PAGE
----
Ah well, might as well go with the tide, right? So here, courtesy of Rev. Ben Cole, is a lost homemaking skill, resurrected for your edification - how to thread a vintage Kenmore sewing machine.


11 comments:

Tad and Monica said...

Oh, the things I want to say but should never put in print...well, cyber-print anyway.
Monica

jeanetta said...

this irritated me so much i cant even put together a rational calm opinion right now.

Liz said...

My dad (who attended southwestern), said "Patterson is a Delbert." We (my dad and I) have been discussing women and the Bible and Paul's true teachings, etc., because he (my dad) is a Greek scholar. It's been interesting and enlightening. Patterson is not either.

Tad and Monica said...

Food for thought....did you know that Mrs. Patterson wears a hat as a symbol of her submission to her husband? So, when you finish this degree, do you receive a hat instead of a diploma?

Anonymous said...

Please know there are many of us currently at SWBTS that are embarrassed by this as well as Patterson's other goofs he continues to make. I am counting down the days until graduation.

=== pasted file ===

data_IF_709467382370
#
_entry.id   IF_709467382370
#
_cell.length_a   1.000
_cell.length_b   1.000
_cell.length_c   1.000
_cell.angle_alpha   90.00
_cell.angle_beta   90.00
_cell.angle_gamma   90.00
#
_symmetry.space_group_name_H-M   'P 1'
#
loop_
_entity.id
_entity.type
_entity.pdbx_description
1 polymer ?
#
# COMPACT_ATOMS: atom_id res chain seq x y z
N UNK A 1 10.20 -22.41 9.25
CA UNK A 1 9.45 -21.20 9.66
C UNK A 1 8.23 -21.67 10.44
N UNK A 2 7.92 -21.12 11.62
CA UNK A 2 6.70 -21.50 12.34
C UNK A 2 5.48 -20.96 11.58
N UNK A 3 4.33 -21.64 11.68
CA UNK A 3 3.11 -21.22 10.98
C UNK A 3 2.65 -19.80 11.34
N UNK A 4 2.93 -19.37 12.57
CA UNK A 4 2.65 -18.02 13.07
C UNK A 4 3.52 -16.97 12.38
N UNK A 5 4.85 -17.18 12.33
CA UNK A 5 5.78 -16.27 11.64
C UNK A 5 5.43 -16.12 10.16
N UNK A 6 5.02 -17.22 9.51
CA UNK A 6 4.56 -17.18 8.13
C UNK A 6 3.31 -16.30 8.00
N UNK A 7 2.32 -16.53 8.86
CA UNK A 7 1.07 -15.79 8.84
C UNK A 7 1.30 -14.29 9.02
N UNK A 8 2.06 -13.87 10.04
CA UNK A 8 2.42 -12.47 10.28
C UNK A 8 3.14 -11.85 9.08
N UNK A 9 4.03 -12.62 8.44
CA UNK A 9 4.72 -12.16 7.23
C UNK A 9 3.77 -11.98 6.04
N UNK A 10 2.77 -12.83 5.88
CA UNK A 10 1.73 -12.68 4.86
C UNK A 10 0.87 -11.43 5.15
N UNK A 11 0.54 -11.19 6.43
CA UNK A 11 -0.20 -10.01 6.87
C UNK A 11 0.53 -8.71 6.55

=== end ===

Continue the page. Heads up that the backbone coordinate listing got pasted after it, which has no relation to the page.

Anonymous said...

I just want to clarify one thing--and please understand I am not writing in defense or offense(?)--the reason for the firing of female professors in the school of theology is not b/c the trustees believe a woman can not have a deep relationship with the Lord or teach theology, but that she shouldn't teach men, the majority of the theology students. I do find it interesting, though, that it is okay for Dorothy, as we eh-hem, affectionately call her, to teach men. A few months ago my dear hubby was doing some research--I can't remember if it was for seminary or after he graduated, and was reading an article on this very thing, written, with lots of Scripture included, by none other than Dorothy P. He made the comment to me that he guessed he shouldn't be reading the article since he was gleaning "theology" from it. Ah, the irony.

One last thing--it just occurred to me after reading your post that perhaps my 200 undergraduate hours didn't prepare me for my true calling as a SAHM. Even though I can already cook, clean, sew, and wipe rear-ends with the best of them, and even read and write, I'm thinking we should just chuck the whole ministry thing and go back to seminary so I can get an appropriate degree. What do you think? :)